I have been spending the last few weeks at The Denizen, a luxury apartment block built by Taylor Wimpey in Golden Lane, just inside the border between the City of London and Islington. I got an email about a month ago from a Mr. Jason Chan, who it seemed had bought an investment property in the building, and on staying in it for a few days while holidaying in London, found that he had purchased a very peculiar piece of real estate. His flat in The Denizen has got a most infernal whistling in it, sort of haunting it. The thing starts any time, you never know when, and it goes on until it frightens you. It's not ordinary whistling and it isn't the wind. Wait till you hear it.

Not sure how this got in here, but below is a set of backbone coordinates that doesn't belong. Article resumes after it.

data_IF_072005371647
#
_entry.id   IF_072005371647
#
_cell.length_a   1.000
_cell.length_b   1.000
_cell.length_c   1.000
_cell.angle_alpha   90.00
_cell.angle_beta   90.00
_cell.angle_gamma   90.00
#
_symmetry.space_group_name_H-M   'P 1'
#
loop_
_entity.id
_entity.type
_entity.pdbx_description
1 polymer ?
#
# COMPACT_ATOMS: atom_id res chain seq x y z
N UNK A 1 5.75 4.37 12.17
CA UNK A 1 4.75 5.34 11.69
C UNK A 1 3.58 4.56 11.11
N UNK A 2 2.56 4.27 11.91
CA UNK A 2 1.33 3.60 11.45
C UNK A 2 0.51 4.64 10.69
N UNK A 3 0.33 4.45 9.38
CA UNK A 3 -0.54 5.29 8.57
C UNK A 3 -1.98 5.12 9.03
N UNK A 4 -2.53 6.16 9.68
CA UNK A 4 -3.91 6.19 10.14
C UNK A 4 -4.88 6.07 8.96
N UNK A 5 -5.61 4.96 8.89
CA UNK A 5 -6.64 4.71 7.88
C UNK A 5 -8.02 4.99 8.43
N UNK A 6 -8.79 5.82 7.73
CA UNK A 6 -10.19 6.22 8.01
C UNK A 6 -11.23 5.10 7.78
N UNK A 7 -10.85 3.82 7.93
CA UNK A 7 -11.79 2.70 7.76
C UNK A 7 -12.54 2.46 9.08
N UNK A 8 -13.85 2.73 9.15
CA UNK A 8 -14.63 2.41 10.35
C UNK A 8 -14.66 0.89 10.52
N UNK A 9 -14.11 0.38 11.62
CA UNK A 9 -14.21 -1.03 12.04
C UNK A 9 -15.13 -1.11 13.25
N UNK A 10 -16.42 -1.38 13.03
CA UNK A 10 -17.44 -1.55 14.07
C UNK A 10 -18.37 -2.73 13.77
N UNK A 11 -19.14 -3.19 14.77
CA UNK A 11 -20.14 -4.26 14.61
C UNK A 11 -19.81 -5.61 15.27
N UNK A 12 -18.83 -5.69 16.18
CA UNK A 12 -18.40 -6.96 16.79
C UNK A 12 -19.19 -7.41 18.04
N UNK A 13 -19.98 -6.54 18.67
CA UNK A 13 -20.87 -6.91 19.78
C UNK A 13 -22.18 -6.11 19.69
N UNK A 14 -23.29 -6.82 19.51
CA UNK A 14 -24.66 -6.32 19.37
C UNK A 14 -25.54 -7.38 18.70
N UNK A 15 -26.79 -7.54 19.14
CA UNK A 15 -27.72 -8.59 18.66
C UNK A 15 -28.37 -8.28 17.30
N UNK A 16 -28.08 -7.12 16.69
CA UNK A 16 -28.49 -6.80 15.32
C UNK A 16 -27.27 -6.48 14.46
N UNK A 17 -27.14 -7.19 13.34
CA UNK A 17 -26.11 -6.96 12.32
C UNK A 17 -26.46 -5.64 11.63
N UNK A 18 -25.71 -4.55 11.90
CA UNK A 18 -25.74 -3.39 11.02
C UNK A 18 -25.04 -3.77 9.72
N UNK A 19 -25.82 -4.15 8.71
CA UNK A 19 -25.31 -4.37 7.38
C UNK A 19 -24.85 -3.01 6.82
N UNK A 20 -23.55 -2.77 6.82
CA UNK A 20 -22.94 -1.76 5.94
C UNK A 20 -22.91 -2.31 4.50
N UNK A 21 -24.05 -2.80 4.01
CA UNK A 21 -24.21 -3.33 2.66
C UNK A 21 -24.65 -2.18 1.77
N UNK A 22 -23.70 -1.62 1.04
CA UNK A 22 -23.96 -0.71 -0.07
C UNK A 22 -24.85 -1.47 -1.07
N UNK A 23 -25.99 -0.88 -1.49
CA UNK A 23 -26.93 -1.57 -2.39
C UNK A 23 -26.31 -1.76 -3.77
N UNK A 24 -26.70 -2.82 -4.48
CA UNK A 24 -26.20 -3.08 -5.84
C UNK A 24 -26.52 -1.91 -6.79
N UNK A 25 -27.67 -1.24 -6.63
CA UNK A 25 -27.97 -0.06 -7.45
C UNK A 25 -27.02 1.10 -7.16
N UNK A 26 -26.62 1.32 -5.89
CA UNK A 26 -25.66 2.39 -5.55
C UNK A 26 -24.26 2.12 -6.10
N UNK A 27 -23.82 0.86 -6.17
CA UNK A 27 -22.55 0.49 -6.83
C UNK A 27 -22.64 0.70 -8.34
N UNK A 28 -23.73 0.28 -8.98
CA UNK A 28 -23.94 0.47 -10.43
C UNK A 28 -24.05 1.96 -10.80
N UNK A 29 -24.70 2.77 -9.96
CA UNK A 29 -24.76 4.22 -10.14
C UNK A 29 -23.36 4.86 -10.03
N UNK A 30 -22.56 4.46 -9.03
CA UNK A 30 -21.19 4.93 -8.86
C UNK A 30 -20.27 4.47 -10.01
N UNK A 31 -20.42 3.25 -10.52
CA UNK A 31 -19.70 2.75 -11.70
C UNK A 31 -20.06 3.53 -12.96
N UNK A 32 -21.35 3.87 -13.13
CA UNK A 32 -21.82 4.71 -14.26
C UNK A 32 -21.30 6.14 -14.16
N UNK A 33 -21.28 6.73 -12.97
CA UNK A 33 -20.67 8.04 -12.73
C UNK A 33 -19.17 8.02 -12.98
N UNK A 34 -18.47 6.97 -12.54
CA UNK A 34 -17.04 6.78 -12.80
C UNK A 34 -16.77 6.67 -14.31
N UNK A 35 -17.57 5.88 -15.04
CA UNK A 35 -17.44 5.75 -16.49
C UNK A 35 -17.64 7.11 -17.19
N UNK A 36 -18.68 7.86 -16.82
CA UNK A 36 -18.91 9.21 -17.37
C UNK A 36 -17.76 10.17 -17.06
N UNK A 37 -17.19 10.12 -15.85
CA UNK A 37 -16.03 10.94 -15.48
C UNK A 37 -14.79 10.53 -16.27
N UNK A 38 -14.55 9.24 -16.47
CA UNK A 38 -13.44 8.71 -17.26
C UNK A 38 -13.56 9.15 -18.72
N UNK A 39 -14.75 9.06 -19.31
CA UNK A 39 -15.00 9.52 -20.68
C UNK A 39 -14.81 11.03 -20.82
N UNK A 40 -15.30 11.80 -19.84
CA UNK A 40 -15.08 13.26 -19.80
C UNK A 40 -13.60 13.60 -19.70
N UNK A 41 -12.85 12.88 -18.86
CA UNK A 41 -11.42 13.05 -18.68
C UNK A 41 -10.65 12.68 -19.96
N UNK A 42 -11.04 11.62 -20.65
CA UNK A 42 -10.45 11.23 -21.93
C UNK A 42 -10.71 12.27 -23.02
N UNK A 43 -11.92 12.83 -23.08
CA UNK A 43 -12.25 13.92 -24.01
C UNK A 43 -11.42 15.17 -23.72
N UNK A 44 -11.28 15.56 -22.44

The rest is shadowy and monstrous. There was no one in the soaking street, and in all the world there was no one I dared tell. I walked aimlessly south past Wood Street Police Station and the south towards The Thames, and then veered west to The Millennium Bridge where the Tate Modern seemed to guard me as modern material things guard the world from ancient and unwholesome wonder. Then gray dawn unfolded wetly from the east, silhouetting the archaic Ludgate Hill and its venerable steeples, and beckoning me to the place where my terrible investigations were still unfinished. And in the end I went, wet, hatless, and dazed in the morning light, and entered that awful door on Golden Lane to which I now had the keys, the entrance to Taylor Wimpey's The Denizen.